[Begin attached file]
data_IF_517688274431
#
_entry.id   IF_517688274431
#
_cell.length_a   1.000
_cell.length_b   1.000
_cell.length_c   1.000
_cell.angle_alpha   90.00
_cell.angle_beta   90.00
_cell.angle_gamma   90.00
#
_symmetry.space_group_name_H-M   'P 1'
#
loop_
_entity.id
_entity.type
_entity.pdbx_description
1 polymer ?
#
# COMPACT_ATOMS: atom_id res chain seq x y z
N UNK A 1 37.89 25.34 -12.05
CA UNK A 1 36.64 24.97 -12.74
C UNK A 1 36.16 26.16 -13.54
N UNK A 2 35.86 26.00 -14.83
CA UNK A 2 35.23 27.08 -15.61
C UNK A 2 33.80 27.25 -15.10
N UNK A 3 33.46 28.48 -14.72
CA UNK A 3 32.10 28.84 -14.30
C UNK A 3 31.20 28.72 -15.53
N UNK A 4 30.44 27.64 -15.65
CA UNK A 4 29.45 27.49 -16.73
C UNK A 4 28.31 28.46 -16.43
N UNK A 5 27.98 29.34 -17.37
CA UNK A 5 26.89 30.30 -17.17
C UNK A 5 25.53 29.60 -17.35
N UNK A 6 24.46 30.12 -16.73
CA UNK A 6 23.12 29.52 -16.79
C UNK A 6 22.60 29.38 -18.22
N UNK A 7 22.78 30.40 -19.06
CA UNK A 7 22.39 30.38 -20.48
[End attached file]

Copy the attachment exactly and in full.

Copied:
data_IF_517688274431
#
_entry.id   IF_517688274431
#
_cell.length_a   1.000
_cell.length_b   1.000
_cell.length_c   1.000
_cell.angle_alpha   90.00
_cell.angle_beta   90.00
_cell.angle_gamma   90.00
#
_symmetry.space_group_name_H-M   'P 1'
#
loop_
_entity.id
_entity.type
_entity.pdbx_description
1 polymer ?
#
# COMPACT_ATOMS: atom_id res chain seq x y z
N UNK A 1 37.89 25.34 -12.05
CA UNK A 1 36.64 24.97 -12.74
C UNK A 1 36.16 26.16 -13.54
N UNK A 2 35.86 26.00 -14.83
CA UNK A 2 35.23 27.08 -15.61
C UNK A 2 33.80 27.25 -15.10
N UNK A 3 33.46 28.48 -14.72
CA UNK A 3 32.10 28.84 -14.30
C UNK A 3 31.20 28.72 -15.53
N UNK A 4 30.44 27.64 -15.65
CA UNK A 4 29.45 27.49 -16.73
C UNK A 4 28.31 28.46 -16.43
N UNK A 5 27.98 29.34 -17.37
CA UNK A 5 26.89 30.30 -17.17
C UNK A 5 25.53 29.60 -17.35
N UNK A 6 24.46 30.12 -16.73
CA UNK A 6 23.12 29.52 -16.79
C UNK A 6 22.60 29.38 -18.22
N UNK A 7 22.78 30.40 -19.06
CA UNK A 7 22.39 30.38 -20.48